For those who have lost loved ones to murder, the execution of the murderer definitely brings closure.
The execution is closure to the legal process, whereby execution is the most just sanction available for the crime and the family is relieved that the murderer is dead and can no longer harm another innocent - a very big deal.
It is the closure of justice.
The confusion with "closure" is when some imply that execution can bring psychological or emotional closure to the devastation suffered by the murder victim's loved ones.
I know of no victim survivor who believes that execution could bring that type of closure. How could it? No punishment can, nor is that the intention.
The concept of emotional "closure" via execution is, often, a fantasy perpetrated by anti death penalty folks, just so they can denounce it, with a talking point, as in: "Those supporting capital punishment claim that closure is a major reason to support the death penalty - but there is no closure."
When pro death penalty folks state that the death penalty brings closure, I think they are, equally, in error, except in the stated context.
Do you know of any murder victim survivor who says that their emotional or psychological pain was closed once the murderer was executed? Me neither. And I have known a lot of them.
There is no balancing of the scales, here. There is no comparing the unjust taking of an innocent life by a guilty murderer and the just taking of that murderer's life.
Murder victim "Mary Bounds' daughter, Jena Watson, who watched the execution, said Berry's action deprived the family of a mother, a grandmother and a friend, and that pain will never go away."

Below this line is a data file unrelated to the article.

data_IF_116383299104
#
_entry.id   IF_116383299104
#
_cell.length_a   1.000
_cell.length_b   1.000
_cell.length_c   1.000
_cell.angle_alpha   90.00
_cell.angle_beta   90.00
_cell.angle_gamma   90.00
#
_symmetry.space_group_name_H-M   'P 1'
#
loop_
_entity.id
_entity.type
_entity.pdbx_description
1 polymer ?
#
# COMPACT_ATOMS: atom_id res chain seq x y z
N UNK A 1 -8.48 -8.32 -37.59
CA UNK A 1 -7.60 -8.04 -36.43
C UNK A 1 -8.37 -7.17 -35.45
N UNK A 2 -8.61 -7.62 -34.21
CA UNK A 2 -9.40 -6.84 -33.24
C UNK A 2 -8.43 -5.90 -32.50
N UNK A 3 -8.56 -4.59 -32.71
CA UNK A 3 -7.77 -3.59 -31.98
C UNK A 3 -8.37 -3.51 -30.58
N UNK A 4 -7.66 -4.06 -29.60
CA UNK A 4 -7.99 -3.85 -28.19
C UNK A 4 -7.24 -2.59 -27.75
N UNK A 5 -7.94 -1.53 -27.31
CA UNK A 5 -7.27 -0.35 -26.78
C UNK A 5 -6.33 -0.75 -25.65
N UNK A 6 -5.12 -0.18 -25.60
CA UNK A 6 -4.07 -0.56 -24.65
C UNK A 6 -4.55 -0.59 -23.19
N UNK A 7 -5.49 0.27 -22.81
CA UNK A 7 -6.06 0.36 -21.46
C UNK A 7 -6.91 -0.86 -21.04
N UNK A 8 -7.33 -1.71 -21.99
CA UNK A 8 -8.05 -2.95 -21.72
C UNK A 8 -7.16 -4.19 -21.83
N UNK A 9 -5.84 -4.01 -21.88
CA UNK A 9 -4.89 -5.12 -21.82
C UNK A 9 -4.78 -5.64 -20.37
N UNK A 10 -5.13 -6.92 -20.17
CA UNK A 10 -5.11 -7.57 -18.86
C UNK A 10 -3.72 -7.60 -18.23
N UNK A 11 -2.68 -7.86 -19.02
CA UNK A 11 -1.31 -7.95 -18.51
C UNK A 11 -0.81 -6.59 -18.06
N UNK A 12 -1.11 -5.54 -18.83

"We feel that we have received justice," she said Wednesday after the execution. "There's never an end to the hurt from a violent crime. There can never fully be closure. You have to learn to do the best you can. Tonight brings finality to a lot of emotional issues."
Ina Prechtl, who lost her daughter Felecia Prechtl. to a rape /murder said, after watching Karl Chamberlain executed: "One question I ask myself every day, why does it take so long for justice to be served?" It took 17 years for the execution (both the above from "Texas executes 1st inmate since injection lull", 6/11/2008, MICHAEL GRACZYK, Associated Press Writer, HUNTSVILLE, Texas).
"(Kidnap/rape/murder victim) Cheryl Payton's sister, Susan Payton, said, "On this (execution) day, we're uncertain that you could define today as closure. It is like a chapter in a book that you just read the next chapter and you hope that the next chapter might be better" ( "Victim’s Family Reacts To Execution", by Steve Alexander, WKRG, Mobile News, Alabama, May 27, 2010).
"There may not be closure today. I think there is peace," said Judge Brendon Sheehan said, after the execution of his father's murderer. ("Judge Says 'No Closure' After Execution of Father's Killer" By Bill Sheil, Fox 8 I-Team Reporter, Cleveland, Ohio, February 18, 2011)
“Right now, it's a feeling more of relief . . . there's a little more closure for the whole family. I wanted that closure.” Mary Ann McEntee, mother of Holly Washa, a rape/torture/murder victim, upon hearing of her daughter's murderer's execution.
"She said thousands of dollars in tax money was wasted in the past 19 years to house, feed and clothe Brown."
"Over the next 36 hours, Washa was tortured and raped in a Seattle motel" "Brown was arrested four days later in California, after a brutal rape and knife attack on a 33-year-old woman in a hotel there. That victim lived to call 911." ("Relief found in killer's execution", John Ferak, (Omaha) WORLD-HERALD, September 15, 2010, 6:14 am)